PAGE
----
All throughout Silent Valley: Mansion Mystery HD, I just felt like the game gave me no true direction. Sure, I could keep hitting the Hint button to see where to go, but I wasn't compelled to see the story through to the bitter end or even what happened to the characters. The Strategy Guide didn't give me much help either. Sure, there were notations, but it wasn't super useful. I must also mention that there are 20 grey bird feathers located in and around the areas of the game. Typically, these would be optional pickups that earn you some Achievement, but the game insists that you pick them up. Basically, if you look inside of a basket and there is a needed object and a feather, if you pick up the object, the game will stay focused on the basket until you snag the feather. I liked having the running total of how many feathers I had and still needed on the HUD though, as it told me how much longer I had left in the game. When I neared the requisite 20 feathers, I was glad the game was almost over; however you actually have to use those feathers to complete the game by creating an Indian headdress to save your husband's life. Huh? Again, it didn't really make sense to me.


There are three levels of difficulty in Silent Valley: Mansion Mystery HD: Casual Mode, Advanced Mode and Extreme Mode. Casual Mode provides you with a fairly quick recharge on your Hint and Skip buttons (which you will need), while also making active zones sparkles. In Advanced Mode, your Hint and Skip recharge will be a bit slower and the game does not indicate any active zones. Finally, in Extreme Mode, the Hint and Skip button are disabled altogether and your active zones won't be indicated, either. Since I found Silent Valley: Mansion Mystery HD to be directionless and confusing enough on the Casual Mode, Advanced and Extreme Modes are only for those who are really looking for a challenge… or simply want to torture themselves.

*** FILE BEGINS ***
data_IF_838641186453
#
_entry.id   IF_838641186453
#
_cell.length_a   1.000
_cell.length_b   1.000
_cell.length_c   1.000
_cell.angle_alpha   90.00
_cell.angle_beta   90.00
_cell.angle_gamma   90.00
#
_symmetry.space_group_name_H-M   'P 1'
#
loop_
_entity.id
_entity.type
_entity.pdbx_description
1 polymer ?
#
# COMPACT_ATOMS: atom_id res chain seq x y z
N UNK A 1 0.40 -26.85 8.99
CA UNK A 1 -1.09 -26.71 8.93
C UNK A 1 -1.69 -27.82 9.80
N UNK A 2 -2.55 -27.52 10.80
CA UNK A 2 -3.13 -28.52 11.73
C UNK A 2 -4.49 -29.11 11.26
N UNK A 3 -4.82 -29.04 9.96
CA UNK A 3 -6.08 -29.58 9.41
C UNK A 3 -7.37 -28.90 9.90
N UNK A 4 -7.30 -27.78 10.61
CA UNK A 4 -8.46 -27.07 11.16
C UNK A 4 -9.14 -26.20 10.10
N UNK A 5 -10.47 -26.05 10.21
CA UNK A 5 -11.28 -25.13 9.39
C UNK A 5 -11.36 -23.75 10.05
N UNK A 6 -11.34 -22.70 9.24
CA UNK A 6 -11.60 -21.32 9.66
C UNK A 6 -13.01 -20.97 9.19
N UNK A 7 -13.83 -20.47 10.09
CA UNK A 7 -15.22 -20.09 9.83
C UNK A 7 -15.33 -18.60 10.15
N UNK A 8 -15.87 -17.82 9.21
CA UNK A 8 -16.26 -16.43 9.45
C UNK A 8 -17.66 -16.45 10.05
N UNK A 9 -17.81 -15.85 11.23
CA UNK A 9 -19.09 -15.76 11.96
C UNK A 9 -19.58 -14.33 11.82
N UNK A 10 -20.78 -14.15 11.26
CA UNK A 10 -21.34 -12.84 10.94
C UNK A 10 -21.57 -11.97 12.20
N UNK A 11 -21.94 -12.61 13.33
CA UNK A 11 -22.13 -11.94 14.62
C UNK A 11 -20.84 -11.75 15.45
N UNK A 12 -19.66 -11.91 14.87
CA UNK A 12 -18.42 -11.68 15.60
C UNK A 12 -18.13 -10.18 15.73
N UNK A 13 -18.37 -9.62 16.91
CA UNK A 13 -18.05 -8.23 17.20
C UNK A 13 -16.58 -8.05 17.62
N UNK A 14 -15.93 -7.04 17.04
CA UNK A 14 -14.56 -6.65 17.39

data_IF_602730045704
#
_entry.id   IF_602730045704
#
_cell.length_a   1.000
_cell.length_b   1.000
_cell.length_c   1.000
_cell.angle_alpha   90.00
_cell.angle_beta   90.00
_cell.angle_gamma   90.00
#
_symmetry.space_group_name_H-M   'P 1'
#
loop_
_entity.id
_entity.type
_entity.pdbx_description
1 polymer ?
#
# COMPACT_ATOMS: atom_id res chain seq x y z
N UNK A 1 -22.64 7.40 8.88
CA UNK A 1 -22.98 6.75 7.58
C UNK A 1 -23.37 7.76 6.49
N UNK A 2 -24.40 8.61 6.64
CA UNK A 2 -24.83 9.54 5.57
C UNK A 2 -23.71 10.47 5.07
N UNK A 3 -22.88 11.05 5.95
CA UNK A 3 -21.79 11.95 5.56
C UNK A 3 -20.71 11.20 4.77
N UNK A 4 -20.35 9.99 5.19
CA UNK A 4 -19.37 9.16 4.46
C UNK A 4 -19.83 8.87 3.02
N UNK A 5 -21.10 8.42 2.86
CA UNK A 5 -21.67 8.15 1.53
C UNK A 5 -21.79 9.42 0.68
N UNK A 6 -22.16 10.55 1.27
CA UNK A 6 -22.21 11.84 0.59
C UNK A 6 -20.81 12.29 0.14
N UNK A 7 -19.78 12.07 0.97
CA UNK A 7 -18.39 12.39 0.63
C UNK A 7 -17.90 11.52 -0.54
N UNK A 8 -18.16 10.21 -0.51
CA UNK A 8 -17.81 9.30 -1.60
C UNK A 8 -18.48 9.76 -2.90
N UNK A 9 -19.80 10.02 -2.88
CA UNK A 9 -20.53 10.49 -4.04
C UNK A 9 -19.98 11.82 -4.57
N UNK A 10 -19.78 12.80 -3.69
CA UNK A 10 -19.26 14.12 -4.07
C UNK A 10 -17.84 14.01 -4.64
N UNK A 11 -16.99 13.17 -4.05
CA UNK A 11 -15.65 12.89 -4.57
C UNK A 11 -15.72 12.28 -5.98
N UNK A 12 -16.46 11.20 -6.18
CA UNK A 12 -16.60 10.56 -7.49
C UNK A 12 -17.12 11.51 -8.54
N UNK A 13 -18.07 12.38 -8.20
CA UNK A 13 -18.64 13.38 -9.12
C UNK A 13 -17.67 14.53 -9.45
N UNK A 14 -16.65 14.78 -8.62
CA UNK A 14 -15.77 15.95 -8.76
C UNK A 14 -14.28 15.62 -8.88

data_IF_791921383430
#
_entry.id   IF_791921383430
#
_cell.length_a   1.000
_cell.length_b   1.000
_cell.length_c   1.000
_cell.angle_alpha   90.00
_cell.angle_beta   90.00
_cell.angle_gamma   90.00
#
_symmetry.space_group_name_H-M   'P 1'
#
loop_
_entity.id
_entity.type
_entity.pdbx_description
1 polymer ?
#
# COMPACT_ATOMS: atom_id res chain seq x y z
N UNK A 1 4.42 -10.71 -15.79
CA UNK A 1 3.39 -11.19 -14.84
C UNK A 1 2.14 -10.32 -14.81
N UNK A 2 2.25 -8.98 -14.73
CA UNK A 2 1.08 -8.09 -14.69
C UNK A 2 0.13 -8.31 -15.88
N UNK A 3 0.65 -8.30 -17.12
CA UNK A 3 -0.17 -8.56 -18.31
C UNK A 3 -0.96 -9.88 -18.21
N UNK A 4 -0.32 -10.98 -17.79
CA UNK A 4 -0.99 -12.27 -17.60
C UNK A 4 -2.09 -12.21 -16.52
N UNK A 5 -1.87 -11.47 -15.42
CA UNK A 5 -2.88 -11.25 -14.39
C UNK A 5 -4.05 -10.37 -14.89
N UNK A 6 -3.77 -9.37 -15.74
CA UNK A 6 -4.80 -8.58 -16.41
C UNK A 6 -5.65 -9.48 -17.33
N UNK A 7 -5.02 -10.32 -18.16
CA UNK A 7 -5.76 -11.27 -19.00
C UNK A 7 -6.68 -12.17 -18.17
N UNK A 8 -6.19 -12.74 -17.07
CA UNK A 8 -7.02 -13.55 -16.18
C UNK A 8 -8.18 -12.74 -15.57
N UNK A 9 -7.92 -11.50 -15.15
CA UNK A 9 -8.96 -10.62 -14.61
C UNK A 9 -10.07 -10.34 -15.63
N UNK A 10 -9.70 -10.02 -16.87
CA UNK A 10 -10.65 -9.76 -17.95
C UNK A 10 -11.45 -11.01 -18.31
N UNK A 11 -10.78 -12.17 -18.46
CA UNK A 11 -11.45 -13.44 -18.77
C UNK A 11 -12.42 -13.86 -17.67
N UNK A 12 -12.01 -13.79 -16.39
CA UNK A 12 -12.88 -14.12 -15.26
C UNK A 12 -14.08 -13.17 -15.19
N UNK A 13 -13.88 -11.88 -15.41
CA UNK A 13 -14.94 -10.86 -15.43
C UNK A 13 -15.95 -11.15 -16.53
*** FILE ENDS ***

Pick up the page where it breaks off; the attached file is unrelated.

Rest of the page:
Game Mechanics:

Silent Valley: Mansion Mystery HD requires lots of gestures aside from the standard tapping gesture in games of this type. You'll use a sawing gesture to cut or a swiping gesture to use the wrench. You'll slide a razor blade back and forth to cut rope or slide your finger up and down to fill a raft with an air pump. This one was particularly frustrating, since you have to hit the exact spot and it took a few annoying tries before I got the thing filled. This happened other times, but the raft stood out in my mind more than the others.

Overall, I just wasn't invested in Silent Valley: Mansion Mystery HD. I didn't enjoy the gameplay or the story, so I didn't enjoy the game. Vogat puts out a lot of games, and some hit it out of the park, like Temptation, but this one just didn't do anything for me. If you can play a demo, I recommend doing that before fully investing yourself in the game because you should know pretty quickly whether you like it or not. I just wasn't one of the folks who liked it.

-Psibabe, GameVortex Communications
AKA Ashley Perkins